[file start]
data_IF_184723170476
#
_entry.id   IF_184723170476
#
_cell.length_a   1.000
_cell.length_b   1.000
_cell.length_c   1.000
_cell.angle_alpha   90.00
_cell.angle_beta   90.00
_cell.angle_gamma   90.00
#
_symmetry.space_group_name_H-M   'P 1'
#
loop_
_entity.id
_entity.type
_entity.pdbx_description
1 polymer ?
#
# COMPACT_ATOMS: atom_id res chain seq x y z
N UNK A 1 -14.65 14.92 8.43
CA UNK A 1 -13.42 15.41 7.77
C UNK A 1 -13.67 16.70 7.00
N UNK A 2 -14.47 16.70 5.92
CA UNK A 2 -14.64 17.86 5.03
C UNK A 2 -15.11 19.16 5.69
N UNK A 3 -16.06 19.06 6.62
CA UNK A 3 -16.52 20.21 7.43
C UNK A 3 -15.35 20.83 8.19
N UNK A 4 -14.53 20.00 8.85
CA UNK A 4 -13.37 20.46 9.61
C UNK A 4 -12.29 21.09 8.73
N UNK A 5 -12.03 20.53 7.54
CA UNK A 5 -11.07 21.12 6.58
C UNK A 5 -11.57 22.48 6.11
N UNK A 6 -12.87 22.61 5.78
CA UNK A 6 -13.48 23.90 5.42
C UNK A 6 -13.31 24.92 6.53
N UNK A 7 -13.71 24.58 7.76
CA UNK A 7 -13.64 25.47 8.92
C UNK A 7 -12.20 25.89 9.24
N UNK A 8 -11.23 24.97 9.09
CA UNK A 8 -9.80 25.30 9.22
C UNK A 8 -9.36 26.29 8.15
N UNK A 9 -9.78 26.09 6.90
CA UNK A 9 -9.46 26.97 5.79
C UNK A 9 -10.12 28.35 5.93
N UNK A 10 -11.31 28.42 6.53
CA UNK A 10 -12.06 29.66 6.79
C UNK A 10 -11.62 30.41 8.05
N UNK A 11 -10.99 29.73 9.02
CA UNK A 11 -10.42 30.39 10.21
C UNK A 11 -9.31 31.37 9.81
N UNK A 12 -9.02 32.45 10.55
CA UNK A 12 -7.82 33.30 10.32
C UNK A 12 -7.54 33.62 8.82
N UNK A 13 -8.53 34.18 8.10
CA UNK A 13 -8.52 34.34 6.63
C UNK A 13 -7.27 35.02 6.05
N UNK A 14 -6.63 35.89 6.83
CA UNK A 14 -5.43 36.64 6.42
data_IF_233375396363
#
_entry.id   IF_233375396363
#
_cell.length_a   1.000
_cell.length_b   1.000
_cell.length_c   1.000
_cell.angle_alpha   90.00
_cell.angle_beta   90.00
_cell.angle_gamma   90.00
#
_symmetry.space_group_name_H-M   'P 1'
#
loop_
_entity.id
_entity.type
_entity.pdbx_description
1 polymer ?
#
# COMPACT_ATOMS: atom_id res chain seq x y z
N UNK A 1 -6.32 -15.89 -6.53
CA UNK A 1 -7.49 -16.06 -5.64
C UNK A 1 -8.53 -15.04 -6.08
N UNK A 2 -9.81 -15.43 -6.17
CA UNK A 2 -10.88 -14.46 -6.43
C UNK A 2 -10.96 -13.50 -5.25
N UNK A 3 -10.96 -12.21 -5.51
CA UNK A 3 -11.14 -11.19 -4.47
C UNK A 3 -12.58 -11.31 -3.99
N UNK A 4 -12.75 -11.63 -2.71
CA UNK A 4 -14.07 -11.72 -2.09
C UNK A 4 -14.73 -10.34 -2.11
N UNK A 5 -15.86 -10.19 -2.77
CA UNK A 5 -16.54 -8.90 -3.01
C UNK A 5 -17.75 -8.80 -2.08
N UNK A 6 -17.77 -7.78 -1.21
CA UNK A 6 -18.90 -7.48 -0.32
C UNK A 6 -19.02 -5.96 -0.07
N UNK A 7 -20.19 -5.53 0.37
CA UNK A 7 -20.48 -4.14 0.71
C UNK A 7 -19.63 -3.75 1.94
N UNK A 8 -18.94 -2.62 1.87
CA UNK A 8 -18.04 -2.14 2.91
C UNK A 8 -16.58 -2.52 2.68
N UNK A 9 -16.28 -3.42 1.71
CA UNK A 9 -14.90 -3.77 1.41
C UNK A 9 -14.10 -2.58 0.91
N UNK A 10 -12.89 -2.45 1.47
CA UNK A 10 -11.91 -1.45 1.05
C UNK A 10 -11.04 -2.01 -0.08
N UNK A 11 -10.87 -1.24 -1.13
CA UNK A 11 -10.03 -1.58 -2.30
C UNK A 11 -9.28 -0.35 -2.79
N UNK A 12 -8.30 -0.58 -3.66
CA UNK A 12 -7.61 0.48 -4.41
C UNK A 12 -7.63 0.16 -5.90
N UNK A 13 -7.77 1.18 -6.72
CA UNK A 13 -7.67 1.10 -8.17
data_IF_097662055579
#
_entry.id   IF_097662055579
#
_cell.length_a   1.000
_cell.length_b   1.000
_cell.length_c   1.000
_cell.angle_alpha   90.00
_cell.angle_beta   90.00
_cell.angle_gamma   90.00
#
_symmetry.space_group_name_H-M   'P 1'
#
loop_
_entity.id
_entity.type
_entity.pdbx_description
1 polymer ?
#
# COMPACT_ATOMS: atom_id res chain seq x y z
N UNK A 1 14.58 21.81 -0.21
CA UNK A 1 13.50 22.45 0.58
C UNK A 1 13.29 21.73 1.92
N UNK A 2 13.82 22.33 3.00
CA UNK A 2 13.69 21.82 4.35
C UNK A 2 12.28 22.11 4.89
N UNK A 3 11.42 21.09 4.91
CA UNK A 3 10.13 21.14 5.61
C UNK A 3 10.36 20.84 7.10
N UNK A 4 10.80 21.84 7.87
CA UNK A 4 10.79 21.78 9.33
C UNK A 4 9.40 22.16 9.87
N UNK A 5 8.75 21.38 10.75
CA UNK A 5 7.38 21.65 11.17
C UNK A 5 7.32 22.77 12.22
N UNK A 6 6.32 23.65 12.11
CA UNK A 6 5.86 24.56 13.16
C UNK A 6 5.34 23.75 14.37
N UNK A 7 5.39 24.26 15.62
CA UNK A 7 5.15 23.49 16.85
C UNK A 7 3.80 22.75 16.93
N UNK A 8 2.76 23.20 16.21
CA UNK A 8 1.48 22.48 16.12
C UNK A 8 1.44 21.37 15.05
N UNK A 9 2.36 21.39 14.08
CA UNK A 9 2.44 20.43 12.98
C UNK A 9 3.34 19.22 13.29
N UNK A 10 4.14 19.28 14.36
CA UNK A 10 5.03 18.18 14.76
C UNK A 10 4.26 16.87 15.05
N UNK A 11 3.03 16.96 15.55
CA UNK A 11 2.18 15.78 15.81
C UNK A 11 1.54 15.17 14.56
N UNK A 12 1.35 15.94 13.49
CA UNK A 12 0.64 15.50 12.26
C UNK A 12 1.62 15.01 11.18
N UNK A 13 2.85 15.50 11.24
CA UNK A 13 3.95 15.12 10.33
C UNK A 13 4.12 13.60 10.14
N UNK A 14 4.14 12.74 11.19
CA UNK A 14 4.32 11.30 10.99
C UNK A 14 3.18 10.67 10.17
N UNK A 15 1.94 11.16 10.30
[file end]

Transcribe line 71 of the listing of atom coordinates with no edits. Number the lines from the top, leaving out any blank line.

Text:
_cell.angle_gamma   90.00